An apprentice engineer was at the controls of an Amtrak passenger train that derailed and slammed into a packed commuter train inside Boston's Back Bay station, injuring more than 260 people.
One doctor at the scene of Wednesday's train crash said it was "a miracle" no one was killed as the collision twisted cars into unrecognizable wreckage and touched off a fire fueled by spilled diesel oil during the morning rush hour.Some 264 people were taken to seven Boston hospitals for treatment, transit officials said.
Most of the injuries were minor, but 10 people were listed in serious condition, including the apprentice who was at the controls of the Amtrak Night Owl when it struck the rear of the Massachusetts Bay Transportaton Authority train, officials said.
The crash occurred at 8:23 a.m. just after the MBTA train carrying about 900 commuters stopped in the Back Bay station to discharge its passengers.
The Night Owl, originating in Washington, was arriving about the same time on an adjacent track with about 190 passengers and was rounding a curve when its locomotive derailed outside the station, officials said. The train traveled about 1,200 feet along the trackbed before smashing into the locomotive at the rear of the MBTA train, sending screaming passengers and luggage flying about on both trains, officials said.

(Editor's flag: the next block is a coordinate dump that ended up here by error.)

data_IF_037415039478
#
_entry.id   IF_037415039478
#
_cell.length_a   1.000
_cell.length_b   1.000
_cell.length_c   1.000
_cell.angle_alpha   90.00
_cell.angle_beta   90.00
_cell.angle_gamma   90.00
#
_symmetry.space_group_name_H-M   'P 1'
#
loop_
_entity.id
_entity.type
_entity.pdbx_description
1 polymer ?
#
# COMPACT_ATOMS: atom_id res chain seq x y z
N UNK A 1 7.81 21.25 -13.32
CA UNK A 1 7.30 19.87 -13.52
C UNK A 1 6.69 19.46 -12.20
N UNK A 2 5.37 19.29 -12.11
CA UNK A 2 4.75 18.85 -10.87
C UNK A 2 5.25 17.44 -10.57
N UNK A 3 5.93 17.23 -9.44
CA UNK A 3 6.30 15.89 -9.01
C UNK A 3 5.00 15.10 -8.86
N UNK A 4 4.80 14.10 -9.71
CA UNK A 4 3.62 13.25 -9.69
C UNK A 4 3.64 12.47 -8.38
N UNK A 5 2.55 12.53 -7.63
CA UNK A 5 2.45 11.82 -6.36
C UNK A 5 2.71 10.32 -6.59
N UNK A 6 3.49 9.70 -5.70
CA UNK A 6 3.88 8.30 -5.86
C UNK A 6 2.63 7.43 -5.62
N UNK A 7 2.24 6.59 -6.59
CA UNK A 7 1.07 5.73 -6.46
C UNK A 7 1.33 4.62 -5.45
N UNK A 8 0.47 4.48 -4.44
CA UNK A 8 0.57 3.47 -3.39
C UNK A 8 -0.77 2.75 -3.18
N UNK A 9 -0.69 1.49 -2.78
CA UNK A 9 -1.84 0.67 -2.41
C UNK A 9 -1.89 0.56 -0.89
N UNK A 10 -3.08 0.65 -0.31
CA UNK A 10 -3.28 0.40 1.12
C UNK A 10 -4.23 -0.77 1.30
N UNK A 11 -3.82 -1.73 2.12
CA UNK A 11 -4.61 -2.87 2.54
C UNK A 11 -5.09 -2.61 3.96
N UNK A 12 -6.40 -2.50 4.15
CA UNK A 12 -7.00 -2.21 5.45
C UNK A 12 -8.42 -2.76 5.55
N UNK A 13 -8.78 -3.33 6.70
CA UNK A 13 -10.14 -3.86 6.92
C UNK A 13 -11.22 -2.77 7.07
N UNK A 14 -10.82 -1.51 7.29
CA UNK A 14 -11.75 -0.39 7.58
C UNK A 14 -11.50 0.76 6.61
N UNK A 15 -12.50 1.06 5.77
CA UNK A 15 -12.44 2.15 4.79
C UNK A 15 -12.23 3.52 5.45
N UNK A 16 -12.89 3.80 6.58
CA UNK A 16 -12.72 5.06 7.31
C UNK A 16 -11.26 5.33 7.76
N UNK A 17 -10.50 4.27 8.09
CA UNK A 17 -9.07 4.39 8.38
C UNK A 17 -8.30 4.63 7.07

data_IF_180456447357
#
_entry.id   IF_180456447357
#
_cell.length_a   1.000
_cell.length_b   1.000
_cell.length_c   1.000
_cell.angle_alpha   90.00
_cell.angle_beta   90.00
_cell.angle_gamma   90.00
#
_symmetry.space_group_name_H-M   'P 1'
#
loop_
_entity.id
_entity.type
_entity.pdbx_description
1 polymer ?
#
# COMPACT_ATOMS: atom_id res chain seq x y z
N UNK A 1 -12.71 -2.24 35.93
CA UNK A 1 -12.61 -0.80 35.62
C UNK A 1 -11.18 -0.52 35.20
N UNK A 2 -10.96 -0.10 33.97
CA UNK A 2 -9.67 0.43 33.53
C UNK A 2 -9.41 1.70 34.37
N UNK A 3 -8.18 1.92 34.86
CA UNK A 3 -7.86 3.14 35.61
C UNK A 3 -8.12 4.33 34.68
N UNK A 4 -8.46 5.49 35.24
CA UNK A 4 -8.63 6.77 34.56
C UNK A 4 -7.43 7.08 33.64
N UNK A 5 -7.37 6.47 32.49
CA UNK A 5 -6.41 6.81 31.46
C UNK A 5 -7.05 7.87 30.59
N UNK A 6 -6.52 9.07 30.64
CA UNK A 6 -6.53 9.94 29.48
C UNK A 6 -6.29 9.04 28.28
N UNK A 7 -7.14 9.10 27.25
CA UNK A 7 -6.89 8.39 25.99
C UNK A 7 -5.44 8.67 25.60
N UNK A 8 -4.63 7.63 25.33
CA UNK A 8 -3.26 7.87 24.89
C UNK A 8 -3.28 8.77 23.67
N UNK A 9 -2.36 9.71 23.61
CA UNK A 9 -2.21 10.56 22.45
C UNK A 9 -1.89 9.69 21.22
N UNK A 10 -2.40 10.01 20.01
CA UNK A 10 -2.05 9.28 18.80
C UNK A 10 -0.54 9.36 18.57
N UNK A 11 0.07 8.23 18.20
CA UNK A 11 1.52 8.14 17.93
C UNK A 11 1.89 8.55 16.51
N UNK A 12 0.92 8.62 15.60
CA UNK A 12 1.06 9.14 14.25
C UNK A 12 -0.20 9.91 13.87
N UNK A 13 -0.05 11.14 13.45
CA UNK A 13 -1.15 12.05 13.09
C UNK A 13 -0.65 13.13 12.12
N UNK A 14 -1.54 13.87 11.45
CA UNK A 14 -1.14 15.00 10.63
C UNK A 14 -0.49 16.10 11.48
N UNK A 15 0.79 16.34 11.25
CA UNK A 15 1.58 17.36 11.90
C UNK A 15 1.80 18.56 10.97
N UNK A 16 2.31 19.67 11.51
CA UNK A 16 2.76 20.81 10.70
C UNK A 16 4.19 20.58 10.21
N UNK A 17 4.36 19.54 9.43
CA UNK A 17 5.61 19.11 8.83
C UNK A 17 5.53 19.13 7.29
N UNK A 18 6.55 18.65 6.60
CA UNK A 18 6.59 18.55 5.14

Richard Abramson, 41, of Trumbull, Conn., the student Amtrak engineer, was reported under intensive care with a fractured vertebra and broken collar bone at St. Elizabeth's Hospital in Boston. The train's regular engineer, Willis Copeland, 53, of Bethany, Conn., who was with Abramson in the cab of the locmotive, underwent surgery for multiple injuries at Boston City Hospital where he was listed in critical condition.
National Transportation Safey Board investigators looking into the cause of the crash were analyzing tapes to determine whether the Amtrak train was traveling in excess of the 30 mph limit in the area, officials said.
"We're still checking into everything from speed to track to crew," MBTA spokesman Howard Robertson said. "Anything that could have contributed to the crash."
An Amtrak spokesman said Abramson had been an apprentice since 1987 and was "fully qualified" to be running the train.